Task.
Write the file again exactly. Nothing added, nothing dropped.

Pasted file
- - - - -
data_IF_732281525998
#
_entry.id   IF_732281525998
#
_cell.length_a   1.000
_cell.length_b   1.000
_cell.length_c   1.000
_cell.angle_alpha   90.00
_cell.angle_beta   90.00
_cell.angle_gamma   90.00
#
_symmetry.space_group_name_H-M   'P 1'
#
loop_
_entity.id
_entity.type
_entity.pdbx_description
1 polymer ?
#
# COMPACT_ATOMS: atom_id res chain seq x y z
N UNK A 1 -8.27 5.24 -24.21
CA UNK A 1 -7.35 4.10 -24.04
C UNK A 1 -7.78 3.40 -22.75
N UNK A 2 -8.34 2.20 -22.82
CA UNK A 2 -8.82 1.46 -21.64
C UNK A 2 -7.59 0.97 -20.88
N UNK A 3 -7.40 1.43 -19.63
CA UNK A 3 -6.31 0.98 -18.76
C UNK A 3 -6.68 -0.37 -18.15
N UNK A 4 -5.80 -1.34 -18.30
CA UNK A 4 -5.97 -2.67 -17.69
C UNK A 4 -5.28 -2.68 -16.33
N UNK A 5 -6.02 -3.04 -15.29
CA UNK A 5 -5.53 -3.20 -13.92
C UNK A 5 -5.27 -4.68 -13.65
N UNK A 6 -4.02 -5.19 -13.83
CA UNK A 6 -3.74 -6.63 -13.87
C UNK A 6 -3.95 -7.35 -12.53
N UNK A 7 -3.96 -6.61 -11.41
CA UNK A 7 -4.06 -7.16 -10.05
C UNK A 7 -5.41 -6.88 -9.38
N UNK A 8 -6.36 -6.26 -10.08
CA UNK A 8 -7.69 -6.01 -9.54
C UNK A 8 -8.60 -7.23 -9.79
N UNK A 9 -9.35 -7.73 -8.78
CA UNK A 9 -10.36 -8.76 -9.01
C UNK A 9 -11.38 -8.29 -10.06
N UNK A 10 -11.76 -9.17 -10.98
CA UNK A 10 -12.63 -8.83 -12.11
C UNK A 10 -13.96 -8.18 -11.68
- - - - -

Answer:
data_IF_732281525998
#
_entry.id   IF_732281525998
#
_cell.length_a   1.000
_cell.length_b   1.000
_cell.length_c   1.000
_cell.angle_alpha   90.00
_cell.angle_beta   90.00
_cell.angle_gamma   90.00
#
_symmetry.space_group_name_H-M   'P 1'
#
loop_
_entity.id
_entity.type
_entity.pdbx_description
1 polymer ?
#
# COMPACT_ATOMS: atom_id res chain seq x y z
N UNK A 1 -8.27 5.24 -24.21
CA UNK A 1 -7.35 4.10 -24.04
C UNK A 1 -7.78 3.40 -22.75
N UNK A 2 -8.34 2.20 -22.82
CA UNK A 2 -8.82 1.46 -21.64
C UNK A 2 -7.59 0.97 -20.88
N UNK A 3 -7.40 1.43 -19.63
CA UNK A 3 -6.31 0.98 -18.76
C UNK A 3 -6.68 -0.37 -18.15
N UNK A 4 -5.80 -1.34 -18.30
CA UNK A 4 -5.97 -2.67 -17.69
C UNK A 4 -5.28 -2.68 -16.33
N UNK A 5 -6.02 -3.04 -15.29
CA UNK A 5 -5.53 -3.20 -13.92
C UNK A 5 -5.27 -4.68 -13.65
N UNK A 6 -4.02 -5.19 -13.83
CA UNK A 6 -3.74 -6.63 -13.87
C UNK A 6 -3.95 -7.35 -12.53
N UNK A 7 -3.96 -6.61 -11.41
CA UNK A 7 -4.06 -7.16 -10.05
C UNK A 7 -5.41 -6.88 -9.38
N UNK A 8 -6.36 -6.26 -10.08
CA UNK A 8 -7.69 -6.01 -9.54
C UNK A 8 -8.60 -7.23 -9.79
N UNK A 9 -9.35 -7.73 -8.78
CA UNK A 9 -10.36 -8.76 -9.01
C UNK A 9 -11.38 -8.29 -10.06
N UNK A 10 -11.76 -9.17 -10.98
CA UNK A 10 -12.63 -8.83 -12.11
C UNK A 10 -13.96 -8.18 -11.68